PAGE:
• Whether you are making assumptions about where the location is (e.g. if you see a table with food on it, but no sign it is in a coffee shop, don’t say it’s a coffee shop)

If there are people in the image, think about:

  • What actions they appear to be doing, in relation to each other or other things in the environment
  • What expressions are on their faces (e.g. smiling, smirking, frowning, confused-looking, scared-looking)
  • Where they are situated within the environment
  • How their gender identity appears (use masculine, feminine, and gender ambiguous to avoid making assumptions)

If there is a group of people in the image, think about:

  • Diversity / lack of diversity within the group (e.g. do all the people appear of the same ethnicity, same gender, etc)
  • The expressions on their faces
  • How they are positioned in relation to each other (e.g. are they close together, far apart, with their arms around each other?)

Think about the concepts which may be difficult for a blind, vision-impaired or non-sighted person to comprehend from the description. This may include:

  • Colours. Try to only mention relevant colours (e.g. colours which differ considerably from the norm, or which have particular relevance beyond a visual sense).
  • Lighting. Often this can be incorporated as a time of day, location, or mood.

Instead, think about what concepts, moods or feelings the image is trying to convey.

  • If the image is of a well-known character, it would be appropriate to use their name - but make sure you always add a description too! Not everyone knows who that character is, and not everyone has a visual reference for what that character looks like.
  • If the character within the image is not well-known, just a description is fine.

But what if I have to do captions or dialogue?

Wherever possible, take these out of your alt text and have them as separate text within your webpage.

If the text required is excessive and may not be relevant to all who access the website, consider using a summary below the image and having a link to a separate webpage with a full description.

For pages with multiple images where this may be the case, consider creating a "screen reader friendly" version of these pages with full descriptions of each image. This works particularly well for PowerPoint slides uploaded as images, or diagrams.

NOTE: If creating a new page, make sure you use heading tags <h1> <h2> etc. to designate areas of information. Screen readers will navigate through these headings to access information.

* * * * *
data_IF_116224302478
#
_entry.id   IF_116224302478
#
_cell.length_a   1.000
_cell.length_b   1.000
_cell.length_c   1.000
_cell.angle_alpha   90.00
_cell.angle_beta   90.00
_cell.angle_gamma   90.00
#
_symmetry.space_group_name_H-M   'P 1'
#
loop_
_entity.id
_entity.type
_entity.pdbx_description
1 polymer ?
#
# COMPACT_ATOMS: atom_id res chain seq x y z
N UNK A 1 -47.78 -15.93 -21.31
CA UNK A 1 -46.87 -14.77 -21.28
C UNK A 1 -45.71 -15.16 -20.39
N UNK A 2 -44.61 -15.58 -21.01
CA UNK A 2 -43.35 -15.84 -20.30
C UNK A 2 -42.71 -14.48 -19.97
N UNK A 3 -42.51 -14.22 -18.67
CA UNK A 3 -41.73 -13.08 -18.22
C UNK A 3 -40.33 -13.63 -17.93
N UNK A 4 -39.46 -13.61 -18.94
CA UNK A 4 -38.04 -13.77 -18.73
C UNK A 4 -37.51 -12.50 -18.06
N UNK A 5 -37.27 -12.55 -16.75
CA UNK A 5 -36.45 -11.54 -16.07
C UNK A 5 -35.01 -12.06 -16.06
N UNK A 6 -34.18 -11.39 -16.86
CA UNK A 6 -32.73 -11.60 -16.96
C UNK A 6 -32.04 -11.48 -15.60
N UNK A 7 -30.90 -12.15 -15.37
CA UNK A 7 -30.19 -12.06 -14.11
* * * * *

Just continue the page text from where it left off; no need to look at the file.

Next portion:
How do I create alt text for a graph or table?

You should provide a summary of what the graph or table is communicating first.

It is then necessary to provide a description of each element on the graph or table. This may not be something every person who accesses your site wishes to access, so it might be best to have a link to a page with a full description of the graph or table.


  • Make sure you have access to the raw data to put accurate numbers into your alt text.
  • Highlight the segment of the graph, what it is representative of, and what value it holds (e.g. Column 1. Mobile games, 51.).


  • Highlight the row being described, and the value it has for each heading (e.g. Row 3. Number of players, 6. Enjoyment level, 4. Likeliness to recommend, 6.).


Alt-texts: The Ultimate Guide: an article by Daniel Goransson, a screen reader user, about what to consider when writing alt text

WebAIM: Alternative Text: an article covering what alt text is, what is conveys, and how context can influence this, as well as edge cases

How to Meet WCAG2: a quick reference guide for the Web Content Accessibility Guideline regarding alt text

Character Counter Online: an online character counting tool.

No More Excuses - The Definitive Guide to the Alt Text field: a blog post by Catherine McNally of Phase 2 about how to do alt text effectively

What is Alt Text: an article by Moz with examples of what is effective and ineffective alt text

Why Don’t Screen Readers Always Read What’s on the Screen?: an article by Paul Bohman about which symbols and characters are read by screen readers